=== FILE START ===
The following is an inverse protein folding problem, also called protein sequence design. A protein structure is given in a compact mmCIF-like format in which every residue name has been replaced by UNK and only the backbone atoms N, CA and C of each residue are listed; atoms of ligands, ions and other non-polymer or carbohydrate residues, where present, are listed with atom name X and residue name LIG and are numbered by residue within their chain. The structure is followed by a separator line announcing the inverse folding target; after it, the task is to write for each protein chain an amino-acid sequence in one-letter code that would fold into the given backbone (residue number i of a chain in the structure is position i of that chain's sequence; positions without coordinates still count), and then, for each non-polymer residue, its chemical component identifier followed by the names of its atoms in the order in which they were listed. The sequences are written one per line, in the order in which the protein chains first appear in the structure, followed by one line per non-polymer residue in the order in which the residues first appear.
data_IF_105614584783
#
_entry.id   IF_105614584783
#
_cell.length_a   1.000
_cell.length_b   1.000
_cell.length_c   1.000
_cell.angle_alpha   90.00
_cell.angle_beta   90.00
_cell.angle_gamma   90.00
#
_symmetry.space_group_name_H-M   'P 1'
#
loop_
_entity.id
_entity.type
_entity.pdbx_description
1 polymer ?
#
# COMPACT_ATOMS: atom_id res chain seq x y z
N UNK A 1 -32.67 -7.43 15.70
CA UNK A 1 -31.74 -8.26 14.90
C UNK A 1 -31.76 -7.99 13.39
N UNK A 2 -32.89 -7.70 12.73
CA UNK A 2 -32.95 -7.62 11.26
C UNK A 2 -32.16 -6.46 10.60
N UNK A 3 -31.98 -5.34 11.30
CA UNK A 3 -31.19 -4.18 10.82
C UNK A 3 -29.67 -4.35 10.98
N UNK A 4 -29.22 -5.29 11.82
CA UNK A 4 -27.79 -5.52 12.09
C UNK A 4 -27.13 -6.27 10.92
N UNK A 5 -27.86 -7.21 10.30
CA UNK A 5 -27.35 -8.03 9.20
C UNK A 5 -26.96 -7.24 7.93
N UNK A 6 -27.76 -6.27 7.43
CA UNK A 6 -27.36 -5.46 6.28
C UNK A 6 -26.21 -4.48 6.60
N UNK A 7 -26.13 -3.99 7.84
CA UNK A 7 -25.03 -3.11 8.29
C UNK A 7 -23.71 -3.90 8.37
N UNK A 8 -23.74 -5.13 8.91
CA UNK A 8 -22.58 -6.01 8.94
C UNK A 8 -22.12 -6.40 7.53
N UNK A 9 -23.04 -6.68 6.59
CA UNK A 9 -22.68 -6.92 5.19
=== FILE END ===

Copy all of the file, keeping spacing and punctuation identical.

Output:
The following is an inverse protein folding problem, also called protein sequence design. A protein structure is given in a compact mmCIF-like format in which every residue name has been replaced by UNK and only the backbone atoms N, CA and C of each residue are listed; atoms of ligands, ions and other non-polymer or carbohydrate residues, where present, are listed with atom name X and residue name LIG and are numbered by residue within their chain. The structure is followed by a separator line announcing the inverse folding target; after it, the task is to write for each protein chain an amino-acid sequence in one-letter code that would fold into the given backbone (residue number i of a chain in the structure is position i of that chain's sequence; positions without coordinates still count), and then, for each non-polymer residue, its chemical component identifier followed by the names of its atoms in the order in which they were listed. The sequences are written one per line, in the order in which the protein chains first appear in the structure, followed by one line per non-polymer residue in the order in which the residues first appear.
data_IF_105614584783
#
_entry.id   IF_105614584783
#
_cell.length_a   1.000
_cell.length_b   1.000
_cell.length_c   1.000
_cell.angle_alpha   90.00
_cell.angle_beta   90.00
_cell.angle_gamma   90.00
#
_symmetry.space_group_name_H-M   'P 1'
#
loop_
_entity.id
_entity.type
_entity.pdbx_description
1 polymer ?
#
# COMPACT_ATOMS: atom_id res chain seq x y z
N UNK A 1 -32.67 -7.43 15.70
CA UNK A 1 -31.74 -8.26 14.90
C UNK A 1 -31.76 -7.99 13.39
N UNK A 2 -32.89 -7.70 12.73
CA UNK A 2 -32.95 -7.62 11.26
C UNK A 2 -32.16 -6.46 10.60
N UNK A 3 -31.98 -5.34 11.30
CA UNK A 3 -31.19 -4.18 10.82
C UNK A 3 -29.67 -4.35 10.98
N UNK A 4 -29.22 -5.29 11.82
CA UNK A 4 -27.79 -5.52 12.09
C UNK A 4 -27.13 -6.27 10.92
N UNK A 5 -27.86 -7.21 10.30
CA UNK A 5 -27.35 -8.03 9.20
C UNK A 5 -26.96 -7.24 7.93
N UNK A 6 -27.76 -6.27 7.43
CA UNK A 6 -27.36 -5.46 6.28
C UNK A 6 -26.21 -4.48 6.60
N UNK A 7 -26.13 -3.99 7.84
CA UNK A 7 -25.03 -3.11 8.29
C UNK A 7 -23.71 -3.90 8.37
N UNK A 8 -23.74 -5.13 8.91
CA UNK A 8 -22.58 -6.01 8.94
C UNK A 8 -22.12 -6.40 7.53
N UNK A 9 -23.04 -6.68 6.59
CA UNK A 9 -22.68 -6.92 5.19